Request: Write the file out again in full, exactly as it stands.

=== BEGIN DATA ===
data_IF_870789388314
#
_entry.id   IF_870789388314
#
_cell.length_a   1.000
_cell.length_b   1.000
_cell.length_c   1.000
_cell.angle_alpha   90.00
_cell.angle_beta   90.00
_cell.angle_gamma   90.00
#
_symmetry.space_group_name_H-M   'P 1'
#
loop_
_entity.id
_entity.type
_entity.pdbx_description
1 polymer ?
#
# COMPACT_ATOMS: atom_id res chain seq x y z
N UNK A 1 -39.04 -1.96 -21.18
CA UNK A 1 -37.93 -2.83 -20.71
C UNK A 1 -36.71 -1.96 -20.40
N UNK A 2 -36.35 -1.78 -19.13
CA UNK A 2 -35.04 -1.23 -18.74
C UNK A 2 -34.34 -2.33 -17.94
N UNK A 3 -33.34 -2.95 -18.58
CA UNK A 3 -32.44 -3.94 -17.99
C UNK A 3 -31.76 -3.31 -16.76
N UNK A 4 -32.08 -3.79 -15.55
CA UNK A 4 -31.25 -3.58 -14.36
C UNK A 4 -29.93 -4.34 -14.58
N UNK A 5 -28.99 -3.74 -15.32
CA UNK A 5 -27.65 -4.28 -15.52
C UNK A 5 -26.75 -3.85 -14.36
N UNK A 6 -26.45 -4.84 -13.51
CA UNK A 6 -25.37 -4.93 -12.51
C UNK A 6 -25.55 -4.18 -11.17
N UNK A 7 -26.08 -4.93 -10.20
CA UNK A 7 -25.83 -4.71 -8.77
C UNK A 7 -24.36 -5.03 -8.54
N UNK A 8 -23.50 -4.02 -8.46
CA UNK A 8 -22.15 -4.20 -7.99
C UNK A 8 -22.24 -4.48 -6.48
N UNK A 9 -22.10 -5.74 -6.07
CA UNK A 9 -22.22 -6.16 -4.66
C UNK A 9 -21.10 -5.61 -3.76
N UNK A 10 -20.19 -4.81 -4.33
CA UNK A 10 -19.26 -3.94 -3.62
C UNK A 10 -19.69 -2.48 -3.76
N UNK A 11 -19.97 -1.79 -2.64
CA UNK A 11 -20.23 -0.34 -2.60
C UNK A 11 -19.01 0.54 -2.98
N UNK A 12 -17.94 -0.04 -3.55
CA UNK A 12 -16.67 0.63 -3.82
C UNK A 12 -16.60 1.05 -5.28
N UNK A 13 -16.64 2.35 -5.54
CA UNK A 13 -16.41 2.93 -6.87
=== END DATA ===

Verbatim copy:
data_IF_870789388314
#
_entry.id   IF_870789388314
#
_cell.length_a   1.000
_cell.length_b   1.000
_cell.length_c   1.000
_cell.angle_alpha   90.00
_cell.angle_beta   90.00
_cell.angle_gamma   90.00
#
_symmetry.space_group_name_H-M   'P 1'
#
loop_
_entity.id
_entity.type
_entity.pdbx_description
1 polymer ?
#
# COMPACT_ATOMS: atom_id res chain seq x y z
N UNK A 1 -39.04 -1.96 -21.18
CA UNK A 1 -37.93 -2.83 -20.71
C UNK A 1 -36.71 -1.96 -20.40
N UNK A 2 -36.35 -1.78 -19.13
CA UNK A 2 -35.04 -1.23 -18.74
C UNK A 2 -34.34 -2.33 -17.94
N UNK A 3 -33.34 -2.95 -18.58
CA UNK A 3 -32.44 -3.94 -17.99
C UNK A 3 -31.76 -3.31 -16.76
N UNK A 4 -32.08 -3.79 -15.55
CA UNK A 4 -31.25 -3.58 -14.36
C UNK A 4 -29.93 -4.34 -14.58
N UNK A 5 -28.99 -3.74 -15.32
CA UNK A 5 -27.65 -4.28 -15.52
C UNK A 5 -26.75 -3.85 -14.36
N UNK A 6 -26.45 -4.84 -13.51
CA UNK A 6 -25.37 -4.93 -12.51
C UNK A 6 -25.55 -4.18 -11.17
N UNK A 7 -26.08 -4.93 -10.20
CA UNK A 7 -25.83 -4.71 -8.77
C UNK A 7 -24.36 -5.03 -8.54
N UNK A 8 -23.50 -4.02 -8.46
CA UNK A 8 -22.15 -4.20 -7.99
C UNK A 8 -22.24 -4.48 -6.48
N UNK A 9 -22.10 -5.74 -6.07
CA UNK A 9 -22.22 -6.16 -4.66
C UNK A 9 -21.10 -5.61 -3.76
N UNK A 10 -20.19 -4.81 -4.33
CA UNK A 10 -19.26 -3.94 -3.62
C UNK A 10 -19.69 -2.48 -3.76
N UNK A 11 -19.97 -1.79 -2.64
CA UNK A 11 -20.23 -0.34 -2.60
C UNK A 11 -19.01 0.54 -2.98
N UNK A 12 -17.94 -0.04 -3.55
CA UNK A 12 -16.67 0.63 -3.82
C UNK A 12 -16.60 1.05 -5.28
N UNK A 13 -16.64 2.35 -5.54
CA UNK A 13 -16.41 2.93 -6.87